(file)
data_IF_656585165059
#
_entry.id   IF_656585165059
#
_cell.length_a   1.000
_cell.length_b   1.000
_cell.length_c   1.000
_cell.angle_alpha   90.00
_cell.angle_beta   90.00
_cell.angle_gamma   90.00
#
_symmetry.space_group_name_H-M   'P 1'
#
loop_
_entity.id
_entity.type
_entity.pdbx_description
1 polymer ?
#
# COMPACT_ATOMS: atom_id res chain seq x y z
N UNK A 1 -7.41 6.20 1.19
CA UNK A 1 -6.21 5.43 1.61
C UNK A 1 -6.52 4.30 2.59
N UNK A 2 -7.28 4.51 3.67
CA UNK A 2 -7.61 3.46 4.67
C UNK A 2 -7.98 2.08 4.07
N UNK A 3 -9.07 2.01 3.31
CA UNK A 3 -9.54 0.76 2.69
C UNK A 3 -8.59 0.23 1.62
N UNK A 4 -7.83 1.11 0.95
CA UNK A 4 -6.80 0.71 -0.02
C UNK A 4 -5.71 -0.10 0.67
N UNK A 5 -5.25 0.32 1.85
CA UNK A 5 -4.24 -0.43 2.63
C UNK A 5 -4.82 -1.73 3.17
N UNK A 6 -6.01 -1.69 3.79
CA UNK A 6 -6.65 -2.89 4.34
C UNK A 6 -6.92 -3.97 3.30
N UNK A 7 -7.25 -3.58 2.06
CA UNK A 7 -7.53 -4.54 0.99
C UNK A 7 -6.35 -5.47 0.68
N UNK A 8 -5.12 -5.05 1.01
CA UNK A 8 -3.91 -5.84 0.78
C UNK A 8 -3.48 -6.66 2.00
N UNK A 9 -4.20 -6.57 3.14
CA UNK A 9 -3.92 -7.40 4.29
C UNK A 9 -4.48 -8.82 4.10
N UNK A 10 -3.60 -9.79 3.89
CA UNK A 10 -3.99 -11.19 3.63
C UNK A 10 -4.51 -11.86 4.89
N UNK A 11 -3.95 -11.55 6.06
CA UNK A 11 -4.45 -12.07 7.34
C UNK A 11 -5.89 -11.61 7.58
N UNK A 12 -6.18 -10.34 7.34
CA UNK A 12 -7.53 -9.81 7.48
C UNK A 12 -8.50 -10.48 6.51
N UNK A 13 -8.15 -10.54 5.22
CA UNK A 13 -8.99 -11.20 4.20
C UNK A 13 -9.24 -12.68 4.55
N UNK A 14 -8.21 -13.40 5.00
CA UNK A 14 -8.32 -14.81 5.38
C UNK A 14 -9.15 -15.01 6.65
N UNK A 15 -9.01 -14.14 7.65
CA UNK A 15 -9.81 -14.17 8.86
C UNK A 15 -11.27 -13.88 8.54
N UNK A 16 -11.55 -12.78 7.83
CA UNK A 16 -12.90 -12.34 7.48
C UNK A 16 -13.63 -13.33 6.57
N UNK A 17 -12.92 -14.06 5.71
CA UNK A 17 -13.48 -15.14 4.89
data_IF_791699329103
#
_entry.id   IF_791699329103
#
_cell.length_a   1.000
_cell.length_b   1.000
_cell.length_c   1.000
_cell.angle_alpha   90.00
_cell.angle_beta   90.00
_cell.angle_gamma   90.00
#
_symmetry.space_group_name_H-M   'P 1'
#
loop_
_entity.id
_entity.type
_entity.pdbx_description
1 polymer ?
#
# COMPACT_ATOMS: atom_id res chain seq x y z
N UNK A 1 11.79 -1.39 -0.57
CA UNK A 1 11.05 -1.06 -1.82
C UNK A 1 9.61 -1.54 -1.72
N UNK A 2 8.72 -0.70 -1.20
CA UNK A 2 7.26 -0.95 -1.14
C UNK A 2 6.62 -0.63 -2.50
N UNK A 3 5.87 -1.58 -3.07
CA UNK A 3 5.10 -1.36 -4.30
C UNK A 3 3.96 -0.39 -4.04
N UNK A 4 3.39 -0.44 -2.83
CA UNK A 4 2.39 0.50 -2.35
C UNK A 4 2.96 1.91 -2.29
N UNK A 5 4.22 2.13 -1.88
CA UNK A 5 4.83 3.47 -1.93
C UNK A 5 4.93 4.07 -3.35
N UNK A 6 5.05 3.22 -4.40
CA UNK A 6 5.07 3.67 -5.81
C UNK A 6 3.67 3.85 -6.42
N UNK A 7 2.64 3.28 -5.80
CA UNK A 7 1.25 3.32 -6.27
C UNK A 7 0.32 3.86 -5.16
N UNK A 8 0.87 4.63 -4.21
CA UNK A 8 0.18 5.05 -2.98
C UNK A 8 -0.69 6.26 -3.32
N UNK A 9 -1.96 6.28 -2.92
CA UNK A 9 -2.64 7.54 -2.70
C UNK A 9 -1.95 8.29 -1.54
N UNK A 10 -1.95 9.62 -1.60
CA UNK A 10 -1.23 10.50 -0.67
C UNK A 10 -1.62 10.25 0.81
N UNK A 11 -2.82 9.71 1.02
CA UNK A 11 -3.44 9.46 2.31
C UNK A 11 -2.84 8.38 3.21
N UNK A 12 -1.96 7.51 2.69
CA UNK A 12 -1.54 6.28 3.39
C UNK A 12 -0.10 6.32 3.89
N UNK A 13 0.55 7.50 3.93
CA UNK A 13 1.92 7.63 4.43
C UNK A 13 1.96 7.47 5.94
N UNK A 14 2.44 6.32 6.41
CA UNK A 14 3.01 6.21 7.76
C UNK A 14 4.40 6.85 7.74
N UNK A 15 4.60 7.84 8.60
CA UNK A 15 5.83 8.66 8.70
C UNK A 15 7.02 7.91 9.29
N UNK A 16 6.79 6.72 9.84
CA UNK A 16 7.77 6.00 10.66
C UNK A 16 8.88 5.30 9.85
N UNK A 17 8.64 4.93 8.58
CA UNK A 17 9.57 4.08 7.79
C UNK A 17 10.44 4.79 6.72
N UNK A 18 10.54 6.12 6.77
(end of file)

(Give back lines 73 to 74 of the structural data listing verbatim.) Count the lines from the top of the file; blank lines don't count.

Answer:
_entry.id   IF_791699329103
#